New York criminal trial lawyers know that New York criminal trials are all governed by the New York Rules of Evidence (NYRE). The NYRE cover which evidence is admissible and how courts should go about determining whether contested evidence should be admitted and presented to the jury. Given the importance of the matter, many New York criminal trials involve lengthy and detailed arguments about which evidence is admissible in a series of pre-trial motions.
Through either a motion in limine or a motion to suppress, parties are able to deal with evidentiary issues in advance of them arising at trial. This has the benefit of preventing the jury from ever hearing certain evidence, rather than objecting to the evidence as it arises and then relying on a curative instruction given by the judge in hopes of preventing the inadmissible evidence from having an effect on the jury’s decision.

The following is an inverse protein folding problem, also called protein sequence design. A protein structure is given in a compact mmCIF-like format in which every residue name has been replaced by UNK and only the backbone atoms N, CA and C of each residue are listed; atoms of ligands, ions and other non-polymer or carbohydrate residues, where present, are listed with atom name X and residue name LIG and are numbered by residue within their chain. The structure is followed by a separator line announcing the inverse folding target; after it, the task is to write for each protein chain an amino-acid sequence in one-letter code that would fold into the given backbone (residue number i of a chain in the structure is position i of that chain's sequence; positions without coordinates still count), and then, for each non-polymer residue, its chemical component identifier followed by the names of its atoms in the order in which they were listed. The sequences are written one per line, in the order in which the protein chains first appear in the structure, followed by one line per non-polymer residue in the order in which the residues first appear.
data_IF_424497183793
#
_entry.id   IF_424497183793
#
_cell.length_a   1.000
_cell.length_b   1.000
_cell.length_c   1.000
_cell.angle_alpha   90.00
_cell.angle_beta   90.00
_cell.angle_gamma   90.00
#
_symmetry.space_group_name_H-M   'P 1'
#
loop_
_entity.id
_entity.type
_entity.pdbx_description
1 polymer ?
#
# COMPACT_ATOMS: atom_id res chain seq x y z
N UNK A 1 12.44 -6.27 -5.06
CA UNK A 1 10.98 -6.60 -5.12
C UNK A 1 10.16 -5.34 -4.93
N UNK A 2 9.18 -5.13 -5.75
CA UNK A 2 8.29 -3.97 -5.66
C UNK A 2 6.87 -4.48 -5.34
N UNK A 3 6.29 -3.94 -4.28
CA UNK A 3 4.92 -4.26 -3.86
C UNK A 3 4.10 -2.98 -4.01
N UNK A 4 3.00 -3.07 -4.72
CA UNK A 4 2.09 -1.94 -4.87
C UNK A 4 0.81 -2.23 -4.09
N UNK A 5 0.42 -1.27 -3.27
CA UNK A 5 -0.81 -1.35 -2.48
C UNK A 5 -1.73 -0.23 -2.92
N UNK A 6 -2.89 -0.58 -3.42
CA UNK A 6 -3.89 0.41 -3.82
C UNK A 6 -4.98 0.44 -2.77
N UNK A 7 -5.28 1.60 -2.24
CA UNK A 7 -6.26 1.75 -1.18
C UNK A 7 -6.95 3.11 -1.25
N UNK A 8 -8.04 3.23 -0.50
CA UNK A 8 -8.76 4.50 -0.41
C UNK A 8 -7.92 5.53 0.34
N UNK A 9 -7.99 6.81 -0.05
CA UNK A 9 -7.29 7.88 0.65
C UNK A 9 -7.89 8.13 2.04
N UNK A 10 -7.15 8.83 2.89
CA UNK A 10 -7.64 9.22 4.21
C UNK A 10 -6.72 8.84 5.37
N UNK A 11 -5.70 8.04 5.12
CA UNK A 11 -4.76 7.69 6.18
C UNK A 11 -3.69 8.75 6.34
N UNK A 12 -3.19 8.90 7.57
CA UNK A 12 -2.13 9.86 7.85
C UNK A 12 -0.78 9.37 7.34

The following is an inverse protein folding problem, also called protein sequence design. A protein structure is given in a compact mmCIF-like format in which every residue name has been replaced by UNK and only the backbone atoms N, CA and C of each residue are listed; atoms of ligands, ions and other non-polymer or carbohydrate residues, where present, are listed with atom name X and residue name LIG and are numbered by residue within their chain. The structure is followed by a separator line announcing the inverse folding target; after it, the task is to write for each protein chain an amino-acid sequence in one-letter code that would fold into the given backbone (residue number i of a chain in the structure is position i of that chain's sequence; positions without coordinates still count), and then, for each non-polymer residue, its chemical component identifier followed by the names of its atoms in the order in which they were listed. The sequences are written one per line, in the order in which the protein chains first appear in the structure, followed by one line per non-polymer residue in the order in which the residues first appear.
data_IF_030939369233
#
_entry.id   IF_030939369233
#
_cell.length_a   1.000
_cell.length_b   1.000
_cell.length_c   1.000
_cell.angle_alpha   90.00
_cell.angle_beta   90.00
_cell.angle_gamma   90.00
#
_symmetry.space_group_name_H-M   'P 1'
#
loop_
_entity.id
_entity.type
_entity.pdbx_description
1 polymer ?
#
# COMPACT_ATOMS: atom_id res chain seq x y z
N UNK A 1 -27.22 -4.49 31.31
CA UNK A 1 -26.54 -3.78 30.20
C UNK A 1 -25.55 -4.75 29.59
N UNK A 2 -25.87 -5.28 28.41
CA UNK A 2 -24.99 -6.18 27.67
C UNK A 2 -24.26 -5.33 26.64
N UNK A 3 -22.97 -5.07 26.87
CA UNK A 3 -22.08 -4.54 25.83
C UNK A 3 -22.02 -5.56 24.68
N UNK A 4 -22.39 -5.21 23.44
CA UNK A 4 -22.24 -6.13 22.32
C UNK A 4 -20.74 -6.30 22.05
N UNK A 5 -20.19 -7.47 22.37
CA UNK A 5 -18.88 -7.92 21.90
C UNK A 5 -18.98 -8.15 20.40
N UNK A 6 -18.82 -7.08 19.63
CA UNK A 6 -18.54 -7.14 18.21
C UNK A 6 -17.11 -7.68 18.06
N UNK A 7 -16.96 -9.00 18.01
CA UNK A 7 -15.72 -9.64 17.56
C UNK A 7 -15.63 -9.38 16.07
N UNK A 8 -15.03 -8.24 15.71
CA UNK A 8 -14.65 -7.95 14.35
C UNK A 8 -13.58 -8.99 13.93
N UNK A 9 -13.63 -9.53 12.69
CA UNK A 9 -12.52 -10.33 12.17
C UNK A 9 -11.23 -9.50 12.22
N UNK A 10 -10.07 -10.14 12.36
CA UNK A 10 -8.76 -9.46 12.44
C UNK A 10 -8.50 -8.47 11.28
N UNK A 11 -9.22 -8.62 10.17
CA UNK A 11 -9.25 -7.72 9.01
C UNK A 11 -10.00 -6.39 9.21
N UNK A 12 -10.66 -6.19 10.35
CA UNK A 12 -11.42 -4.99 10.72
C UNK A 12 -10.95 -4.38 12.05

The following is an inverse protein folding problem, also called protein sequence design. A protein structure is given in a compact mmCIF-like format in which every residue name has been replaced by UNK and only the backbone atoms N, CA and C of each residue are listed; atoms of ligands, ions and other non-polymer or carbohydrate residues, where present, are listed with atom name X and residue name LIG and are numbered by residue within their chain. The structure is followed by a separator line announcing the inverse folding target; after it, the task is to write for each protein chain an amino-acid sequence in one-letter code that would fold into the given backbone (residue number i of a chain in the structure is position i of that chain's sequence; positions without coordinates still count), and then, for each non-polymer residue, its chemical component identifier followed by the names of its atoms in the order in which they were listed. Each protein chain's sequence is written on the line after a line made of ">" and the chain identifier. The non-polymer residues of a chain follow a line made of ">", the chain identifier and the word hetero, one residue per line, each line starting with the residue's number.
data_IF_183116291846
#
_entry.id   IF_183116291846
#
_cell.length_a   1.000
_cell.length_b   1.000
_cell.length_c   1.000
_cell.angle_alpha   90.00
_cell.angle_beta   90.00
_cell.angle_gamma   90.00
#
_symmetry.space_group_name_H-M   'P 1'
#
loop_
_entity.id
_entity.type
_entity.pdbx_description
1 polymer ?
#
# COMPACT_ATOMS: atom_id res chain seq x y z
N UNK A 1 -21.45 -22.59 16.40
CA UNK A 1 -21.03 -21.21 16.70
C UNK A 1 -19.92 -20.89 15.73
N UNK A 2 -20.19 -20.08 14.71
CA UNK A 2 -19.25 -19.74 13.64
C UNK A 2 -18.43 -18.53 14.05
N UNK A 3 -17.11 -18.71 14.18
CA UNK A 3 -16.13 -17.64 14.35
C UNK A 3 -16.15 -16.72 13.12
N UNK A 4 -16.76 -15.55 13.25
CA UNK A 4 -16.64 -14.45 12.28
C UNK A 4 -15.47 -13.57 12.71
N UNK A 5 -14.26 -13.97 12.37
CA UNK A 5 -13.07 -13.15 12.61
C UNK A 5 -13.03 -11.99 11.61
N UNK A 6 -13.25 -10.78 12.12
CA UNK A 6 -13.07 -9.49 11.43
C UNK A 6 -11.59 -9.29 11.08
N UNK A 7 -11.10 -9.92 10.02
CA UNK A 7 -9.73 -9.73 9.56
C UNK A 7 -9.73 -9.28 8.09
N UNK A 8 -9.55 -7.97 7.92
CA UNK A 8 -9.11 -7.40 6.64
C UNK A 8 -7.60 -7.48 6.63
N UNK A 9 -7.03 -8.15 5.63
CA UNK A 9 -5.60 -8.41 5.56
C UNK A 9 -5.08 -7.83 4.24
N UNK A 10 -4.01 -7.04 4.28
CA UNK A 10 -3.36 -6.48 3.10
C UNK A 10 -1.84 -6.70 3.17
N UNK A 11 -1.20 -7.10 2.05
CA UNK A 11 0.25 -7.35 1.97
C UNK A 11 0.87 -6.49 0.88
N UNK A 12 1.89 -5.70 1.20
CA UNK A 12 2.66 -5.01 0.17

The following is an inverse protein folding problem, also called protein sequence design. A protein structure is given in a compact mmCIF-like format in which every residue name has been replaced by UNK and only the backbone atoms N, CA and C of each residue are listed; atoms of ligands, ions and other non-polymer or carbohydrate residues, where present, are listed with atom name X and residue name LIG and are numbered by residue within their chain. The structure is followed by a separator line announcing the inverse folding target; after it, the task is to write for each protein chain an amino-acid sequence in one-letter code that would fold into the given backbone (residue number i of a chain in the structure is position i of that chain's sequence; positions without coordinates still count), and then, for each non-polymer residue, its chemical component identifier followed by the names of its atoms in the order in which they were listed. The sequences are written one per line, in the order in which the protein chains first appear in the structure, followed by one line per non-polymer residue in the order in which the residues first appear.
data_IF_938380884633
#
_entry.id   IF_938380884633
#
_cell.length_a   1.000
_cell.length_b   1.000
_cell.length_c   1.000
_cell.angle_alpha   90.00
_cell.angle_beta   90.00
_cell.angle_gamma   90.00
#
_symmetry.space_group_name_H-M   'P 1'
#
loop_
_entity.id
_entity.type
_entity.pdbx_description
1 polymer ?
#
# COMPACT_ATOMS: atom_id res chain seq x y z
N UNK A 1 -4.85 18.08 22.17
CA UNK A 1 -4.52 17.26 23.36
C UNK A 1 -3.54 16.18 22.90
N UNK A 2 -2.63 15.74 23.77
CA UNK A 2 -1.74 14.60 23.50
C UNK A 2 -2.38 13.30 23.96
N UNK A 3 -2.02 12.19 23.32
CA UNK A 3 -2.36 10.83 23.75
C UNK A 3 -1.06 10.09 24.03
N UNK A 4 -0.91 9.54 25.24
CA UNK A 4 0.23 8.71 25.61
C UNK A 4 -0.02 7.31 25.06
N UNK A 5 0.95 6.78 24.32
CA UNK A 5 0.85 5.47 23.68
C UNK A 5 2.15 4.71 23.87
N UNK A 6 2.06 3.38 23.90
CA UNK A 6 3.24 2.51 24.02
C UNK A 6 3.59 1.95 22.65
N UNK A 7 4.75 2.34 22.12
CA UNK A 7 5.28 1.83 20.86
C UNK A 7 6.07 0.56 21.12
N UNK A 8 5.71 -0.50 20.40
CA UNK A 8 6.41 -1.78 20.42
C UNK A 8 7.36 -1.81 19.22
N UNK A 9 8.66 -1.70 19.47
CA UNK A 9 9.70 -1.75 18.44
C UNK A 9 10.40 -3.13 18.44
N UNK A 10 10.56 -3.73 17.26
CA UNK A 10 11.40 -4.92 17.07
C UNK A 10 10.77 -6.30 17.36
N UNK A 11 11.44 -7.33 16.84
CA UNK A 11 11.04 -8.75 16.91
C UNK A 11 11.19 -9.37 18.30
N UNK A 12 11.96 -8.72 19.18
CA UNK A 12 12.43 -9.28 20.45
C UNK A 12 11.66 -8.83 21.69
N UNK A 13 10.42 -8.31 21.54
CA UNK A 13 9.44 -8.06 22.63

Not all evidentiary issues can be resolved in advance of trial, however. In some cases, a witness testifies to an unanticipated fact. In these situations, an experienced criminal defense attorney must object in a timely manner, state the basis of the objection, and be prepared to argue why the objection should be sustained and the testimony stricken. If a defendant fails to object to certain evidence, including witness testimony, in a timely manner, the issue will be waived for appellate review. A recent court opinion in a New York sex crime case alleging the defendant engaged in predatory sexual assault illustrates several common evidentiary issues.